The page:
Funds will help fight profound disparities faced by older adults from racially and ethnically diverse, American Indian and Alaska Native, and/or LGBT+ communities
NEW YORK (May 17, 2021) — The nation faces profound disparities when it comes to equitable access to health and wellness essentials. This is evident in the lived experiences of the more than 17 million U.S. older adults from diverse communities, who will make up 50% of all older Americans by 2050.
COVID-19 has only worsened the inequities for these individuals, leading to increased poverty levels, poor healthcare and living conditions, and a lower quality of life. To combat these challenges, the Diverse Elders Coalition (DEC) – a leading national advocacy group of six organizations that represent the interests and concerns of racially and ethnically diverse older adults, as well as LGBT+ older people – has submitted a proposal seeking $450 million of the $400 billion allocated in President Biden’s American Jobs Plan toward eldercare.
“We’re excited to see the Biden-Harris Administration prioritizing elder services and care in the American Jobs Plan,” said Lauren Pongan, National Director for the Diverse Elders Coalition. “At the same time, we’re looking to policymakers to invest in expanding care and services for older people from racially and ethnically diverse communities, and LGBT+ elders. With this funding, we have a chance to address some of the longstanding inequities older people in underserved communities face in getting the care and support they need.”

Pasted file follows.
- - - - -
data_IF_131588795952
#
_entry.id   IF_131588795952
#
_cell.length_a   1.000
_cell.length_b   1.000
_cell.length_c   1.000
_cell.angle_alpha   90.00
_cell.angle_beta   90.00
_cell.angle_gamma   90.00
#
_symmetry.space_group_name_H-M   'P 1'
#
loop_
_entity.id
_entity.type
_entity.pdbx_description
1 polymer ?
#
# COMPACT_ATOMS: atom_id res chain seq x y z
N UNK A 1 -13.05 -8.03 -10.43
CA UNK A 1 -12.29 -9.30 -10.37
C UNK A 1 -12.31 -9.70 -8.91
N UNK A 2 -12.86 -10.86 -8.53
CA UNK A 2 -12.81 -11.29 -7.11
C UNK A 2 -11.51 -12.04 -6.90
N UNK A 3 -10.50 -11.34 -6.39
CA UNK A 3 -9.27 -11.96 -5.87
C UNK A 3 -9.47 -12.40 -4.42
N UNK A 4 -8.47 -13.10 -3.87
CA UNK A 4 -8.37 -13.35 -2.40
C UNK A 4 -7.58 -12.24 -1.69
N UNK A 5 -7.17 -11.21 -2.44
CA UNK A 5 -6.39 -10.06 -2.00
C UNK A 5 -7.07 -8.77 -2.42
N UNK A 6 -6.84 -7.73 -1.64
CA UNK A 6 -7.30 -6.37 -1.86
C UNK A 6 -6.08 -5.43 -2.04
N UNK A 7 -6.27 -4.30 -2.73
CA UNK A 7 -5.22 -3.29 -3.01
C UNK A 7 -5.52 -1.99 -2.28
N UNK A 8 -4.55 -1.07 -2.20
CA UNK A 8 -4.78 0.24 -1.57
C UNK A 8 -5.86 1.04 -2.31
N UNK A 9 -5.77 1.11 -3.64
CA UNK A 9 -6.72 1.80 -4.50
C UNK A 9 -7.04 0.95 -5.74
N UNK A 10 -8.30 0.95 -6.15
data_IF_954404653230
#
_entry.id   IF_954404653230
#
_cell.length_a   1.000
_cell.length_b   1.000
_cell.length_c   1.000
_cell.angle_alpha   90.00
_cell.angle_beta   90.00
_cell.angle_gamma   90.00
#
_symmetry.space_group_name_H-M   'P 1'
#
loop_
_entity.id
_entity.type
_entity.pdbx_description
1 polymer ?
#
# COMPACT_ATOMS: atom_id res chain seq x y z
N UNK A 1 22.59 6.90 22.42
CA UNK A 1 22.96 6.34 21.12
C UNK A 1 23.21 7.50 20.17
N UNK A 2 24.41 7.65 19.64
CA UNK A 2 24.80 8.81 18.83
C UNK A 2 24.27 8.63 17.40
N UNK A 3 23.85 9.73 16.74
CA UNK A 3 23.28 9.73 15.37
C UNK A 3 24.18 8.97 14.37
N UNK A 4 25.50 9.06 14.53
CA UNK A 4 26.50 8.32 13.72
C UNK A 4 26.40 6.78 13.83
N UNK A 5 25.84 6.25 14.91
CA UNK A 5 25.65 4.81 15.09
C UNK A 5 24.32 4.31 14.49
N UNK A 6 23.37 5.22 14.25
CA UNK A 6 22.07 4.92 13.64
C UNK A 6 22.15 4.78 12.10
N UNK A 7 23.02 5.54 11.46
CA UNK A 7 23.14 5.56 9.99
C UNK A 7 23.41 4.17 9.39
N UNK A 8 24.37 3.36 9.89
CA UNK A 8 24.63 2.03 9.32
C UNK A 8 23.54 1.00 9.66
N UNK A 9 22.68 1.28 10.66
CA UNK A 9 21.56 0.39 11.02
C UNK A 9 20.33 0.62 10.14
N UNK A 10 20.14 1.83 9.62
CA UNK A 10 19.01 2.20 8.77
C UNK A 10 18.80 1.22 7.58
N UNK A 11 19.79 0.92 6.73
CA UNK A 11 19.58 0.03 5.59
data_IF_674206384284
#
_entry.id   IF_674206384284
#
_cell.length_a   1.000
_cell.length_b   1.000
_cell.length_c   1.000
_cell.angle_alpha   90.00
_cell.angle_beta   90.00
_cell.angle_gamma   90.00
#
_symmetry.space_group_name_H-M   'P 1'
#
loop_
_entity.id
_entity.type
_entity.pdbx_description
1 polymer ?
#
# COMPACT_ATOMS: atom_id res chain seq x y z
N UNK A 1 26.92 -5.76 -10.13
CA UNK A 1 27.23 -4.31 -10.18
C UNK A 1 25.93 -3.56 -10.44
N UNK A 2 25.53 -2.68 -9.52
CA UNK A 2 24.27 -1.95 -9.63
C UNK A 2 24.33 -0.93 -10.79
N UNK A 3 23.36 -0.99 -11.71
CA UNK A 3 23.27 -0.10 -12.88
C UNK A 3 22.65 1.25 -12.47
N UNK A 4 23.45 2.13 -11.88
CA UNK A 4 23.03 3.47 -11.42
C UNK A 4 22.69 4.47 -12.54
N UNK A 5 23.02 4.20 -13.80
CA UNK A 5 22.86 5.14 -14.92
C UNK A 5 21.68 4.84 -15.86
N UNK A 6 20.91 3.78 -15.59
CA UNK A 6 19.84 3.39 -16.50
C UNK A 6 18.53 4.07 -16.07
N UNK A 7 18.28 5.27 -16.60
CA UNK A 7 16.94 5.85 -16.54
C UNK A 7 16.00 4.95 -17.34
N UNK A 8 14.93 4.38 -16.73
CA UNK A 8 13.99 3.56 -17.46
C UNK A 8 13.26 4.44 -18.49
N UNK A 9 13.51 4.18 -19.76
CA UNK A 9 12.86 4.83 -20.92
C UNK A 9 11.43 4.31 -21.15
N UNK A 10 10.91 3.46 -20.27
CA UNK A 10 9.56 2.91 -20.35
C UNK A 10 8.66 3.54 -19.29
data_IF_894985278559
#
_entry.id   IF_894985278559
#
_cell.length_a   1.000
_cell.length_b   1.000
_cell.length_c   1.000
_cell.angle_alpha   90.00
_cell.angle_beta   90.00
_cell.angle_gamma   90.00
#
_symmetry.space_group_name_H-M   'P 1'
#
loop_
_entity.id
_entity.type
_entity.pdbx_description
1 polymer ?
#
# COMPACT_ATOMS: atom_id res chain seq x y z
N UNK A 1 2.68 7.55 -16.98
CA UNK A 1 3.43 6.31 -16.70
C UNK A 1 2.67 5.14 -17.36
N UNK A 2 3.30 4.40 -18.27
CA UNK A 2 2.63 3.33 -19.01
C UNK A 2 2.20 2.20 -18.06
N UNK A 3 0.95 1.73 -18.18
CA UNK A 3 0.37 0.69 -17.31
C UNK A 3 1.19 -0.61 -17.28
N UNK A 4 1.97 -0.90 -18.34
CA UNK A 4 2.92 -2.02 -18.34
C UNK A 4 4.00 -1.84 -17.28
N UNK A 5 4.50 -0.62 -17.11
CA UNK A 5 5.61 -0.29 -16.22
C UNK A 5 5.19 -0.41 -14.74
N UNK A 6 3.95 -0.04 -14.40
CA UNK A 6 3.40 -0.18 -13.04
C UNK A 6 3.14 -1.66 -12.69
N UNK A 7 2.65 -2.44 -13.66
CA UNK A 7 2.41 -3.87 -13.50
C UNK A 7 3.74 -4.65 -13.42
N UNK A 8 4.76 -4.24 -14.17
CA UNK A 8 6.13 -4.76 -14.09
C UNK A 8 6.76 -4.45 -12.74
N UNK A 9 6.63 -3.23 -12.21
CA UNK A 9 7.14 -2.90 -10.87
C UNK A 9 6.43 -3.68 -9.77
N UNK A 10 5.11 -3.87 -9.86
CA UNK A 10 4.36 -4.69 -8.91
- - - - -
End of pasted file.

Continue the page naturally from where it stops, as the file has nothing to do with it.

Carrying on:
The Diverse Elders Coalition would use the $450 million to support a series of initiatives grounded in the specific realities and needs of the diverse older adult communities. These individuals have suffered from a lifetime of discrimination due to different cultures, identities, languages and customs, leaving many without proper community support systems, in poor health and financially insecure:
American Indian and Alaska Native (AI/AN) Older Adults
- 33% of people residing on Indian reservations do not have running water and one-third don’t have access to electricity.